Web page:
5 ways Amazon can improve the Echo Spot’s hardware

Since Amazon’s Echo Spot was released in December, the smart speaker has already seen a few software updates. While Amazon can update Alexa’s brains remotely and frequently, improving the actual hardware of the device means building a second-generation product. Here’s a look at five ways Amazon could improve on the Spot’s hardware in the future.

1. Bigger screen

The 1st generation Echo Spot (left) and a mockup of what it would look like with a larger display.
It’s tough to read on a circular screen. A larger one would at least fit more information at once.

The device’s form factor is spot-on (pardon the pun), but bezels are so 2016. As phones and monitors wane wasted space, so can the Spot. The device’s 2.5-inch screen could expand to 3.5 inches without changing the unit’s perfect size.

Increasing the screen size will make photos look better, fit more text on a circular display (where reading is tough enough already), and provide more area for touch.

The Spot’s current screen is actually an octagon disguised as a circle by the bezel. Unique LCD screen shapes are more expensive to produce, but other screen technologies (more on this later) solve that problem.

2. Back-up battery

The Echo Spot was born to be an alarm clock, save for one rider: if your power zaps out (and stays out) overnight, you may be sleeping in.

Amazon could work toward enabling it so that in the event your Spot isn’t connected an alarm could sound on your phone, but not even that would help if you and your phone don’t sleep in the same room.

Adding a back-up battery to the Spot seems like a no-brainer. Such batteries seem the default in any respectable alarm clock, and at around $130, the Spot is a pretty high-end alarm clock. A battery doesn’t need to fully power the Spot, or even light the screen; it just needs to fulfill the promise of alarms set.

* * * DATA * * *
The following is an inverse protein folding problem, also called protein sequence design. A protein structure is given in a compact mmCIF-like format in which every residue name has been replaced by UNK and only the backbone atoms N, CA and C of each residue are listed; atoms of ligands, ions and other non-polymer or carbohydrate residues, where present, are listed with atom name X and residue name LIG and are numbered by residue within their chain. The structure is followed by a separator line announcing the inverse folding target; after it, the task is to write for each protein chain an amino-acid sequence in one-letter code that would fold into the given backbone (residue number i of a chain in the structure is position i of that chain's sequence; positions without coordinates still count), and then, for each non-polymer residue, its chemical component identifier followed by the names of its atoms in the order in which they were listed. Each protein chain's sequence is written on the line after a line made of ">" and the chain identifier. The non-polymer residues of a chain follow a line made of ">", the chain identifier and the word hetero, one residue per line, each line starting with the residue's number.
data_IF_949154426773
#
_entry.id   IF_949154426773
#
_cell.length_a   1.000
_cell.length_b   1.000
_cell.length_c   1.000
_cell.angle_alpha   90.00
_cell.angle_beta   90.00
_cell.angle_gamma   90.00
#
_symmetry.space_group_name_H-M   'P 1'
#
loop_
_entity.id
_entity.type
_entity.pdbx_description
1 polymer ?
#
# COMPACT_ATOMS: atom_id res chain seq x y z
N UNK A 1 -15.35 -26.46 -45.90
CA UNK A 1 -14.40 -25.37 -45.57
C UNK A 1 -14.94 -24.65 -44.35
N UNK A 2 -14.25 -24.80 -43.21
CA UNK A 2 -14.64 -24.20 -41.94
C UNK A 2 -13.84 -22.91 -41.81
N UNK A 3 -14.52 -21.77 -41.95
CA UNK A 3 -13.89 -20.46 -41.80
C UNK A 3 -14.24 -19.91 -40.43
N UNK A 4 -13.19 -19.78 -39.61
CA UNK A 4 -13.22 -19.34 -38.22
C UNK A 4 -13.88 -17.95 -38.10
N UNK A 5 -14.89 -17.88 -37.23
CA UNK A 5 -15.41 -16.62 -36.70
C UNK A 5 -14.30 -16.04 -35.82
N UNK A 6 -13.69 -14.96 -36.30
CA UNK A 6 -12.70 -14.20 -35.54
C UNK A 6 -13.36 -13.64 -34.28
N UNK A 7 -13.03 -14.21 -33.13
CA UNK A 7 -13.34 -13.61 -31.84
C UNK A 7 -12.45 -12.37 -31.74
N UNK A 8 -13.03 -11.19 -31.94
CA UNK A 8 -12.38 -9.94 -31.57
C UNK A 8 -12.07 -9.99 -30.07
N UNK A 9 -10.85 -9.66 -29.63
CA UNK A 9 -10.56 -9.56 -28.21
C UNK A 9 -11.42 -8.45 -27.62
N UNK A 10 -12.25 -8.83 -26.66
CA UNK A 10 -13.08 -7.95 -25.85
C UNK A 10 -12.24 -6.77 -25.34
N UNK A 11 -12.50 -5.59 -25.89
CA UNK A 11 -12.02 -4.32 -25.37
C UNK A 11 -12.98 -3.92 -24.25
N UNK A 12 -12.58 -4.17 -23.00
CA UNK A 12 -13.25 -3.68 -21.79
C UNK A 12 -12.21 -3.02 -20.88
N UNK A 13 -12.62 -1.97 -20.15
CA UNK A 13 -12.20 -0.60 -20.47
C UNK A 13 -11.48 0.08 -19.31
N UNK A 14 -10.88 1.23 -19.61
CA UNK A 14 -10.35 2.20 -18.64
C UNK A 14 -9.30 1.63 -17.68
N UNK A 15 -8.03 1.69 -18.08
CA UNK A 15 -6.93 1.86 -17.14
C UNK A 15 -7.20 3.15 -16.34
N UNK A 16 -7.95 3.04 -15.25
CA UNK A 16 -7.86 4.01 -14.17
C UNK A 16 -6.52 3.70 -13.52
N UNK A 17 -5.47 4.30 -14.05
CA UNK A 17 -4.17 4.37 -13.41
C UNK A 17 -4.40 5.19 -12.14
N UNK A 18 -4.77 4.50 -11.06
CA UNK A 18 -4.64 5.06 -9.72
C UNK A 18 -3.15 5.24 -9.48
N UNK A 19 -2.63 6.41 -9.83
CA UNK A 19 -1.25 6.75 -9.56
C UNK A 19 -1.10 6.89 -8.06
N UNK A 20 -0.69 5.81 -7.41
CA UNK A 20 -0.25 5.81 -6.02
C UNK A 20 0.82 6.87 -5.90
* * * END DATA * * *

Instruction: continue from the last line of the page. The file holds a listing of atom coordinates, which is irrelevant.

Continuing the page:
3. Micro-LED

How the Echo Spot appears in night mode (left) and a mockup of what the Spot might look like with an OLED or Micro-LED display.

While the Spot’s screen can be set to automatically darken at a set time each day, it still emits a fair amount of light. As more research heralds the benefits of sleeping in total darkness, the less light in our bedrooms the better. However, if you command the screen completely off, you can’t use the Spot as a clock in the dark.

Amazon could switch the display to OLED, which would allow the time and icons to display continuously while the rest of the screen remains off (like many Android phones). However, OLED screens suffer from eventual burn-in, and given that the Echo’s display is meant to perpetually emit, that could spell a problem.

The easy solution may be to periodically shift the placement of the clock, similar to the moving logo on old DVD player screensavers.

One emerging technology, Micro-LED, seems to be the optimal solution. It offers perfect blacks, is immune to burn-in, and should be less expensive than OLED.

4. Camera cover

Google’s upcoming smart display made by Lenovo will include a physical camera cover switch. Lenovo marketing photo.

The Spot’s size (and skillset) makes it an apt bed stand or bathroom countertop companion. The key caveat is that it places a camera in your home’s most private areas. Amazon should mitigate privacy concerns by including a physical lens cover on the device. In fact, one of Google’s upcoming, competing smart displays solves this dilemma. The unit (which is actually made by Lenovo) includes a switch that places a cover over the camera. It’s expected to go on sale for around $200 in July.

5. Bonus extras

What other surprises could Amazon pack into the Spot?

A. A built-in thermometer would help Alexa know the indoor temperature for users who don’t have an internet-connected thermostat in their home or office. However, adding a thermometer to the Echo is a bit like adding an FM tuner to an iPhone. It might be helpful, but more modern technologies exist.

B. A built-in USB port could charge phones or tablets. The Spot is already a nightstand mainstay. The only dilemma is that USB will likely age poorly. Standard USB (Type-A) is already being replaced by Type-C in mobile devices, and wireless charging will soon be the norm anyway.

What hardware features do you think Amazon should add to the next Echo? Tweet your responses to @HarrisonKeely or contact Harrison at hkeely@reviewjournal.com.

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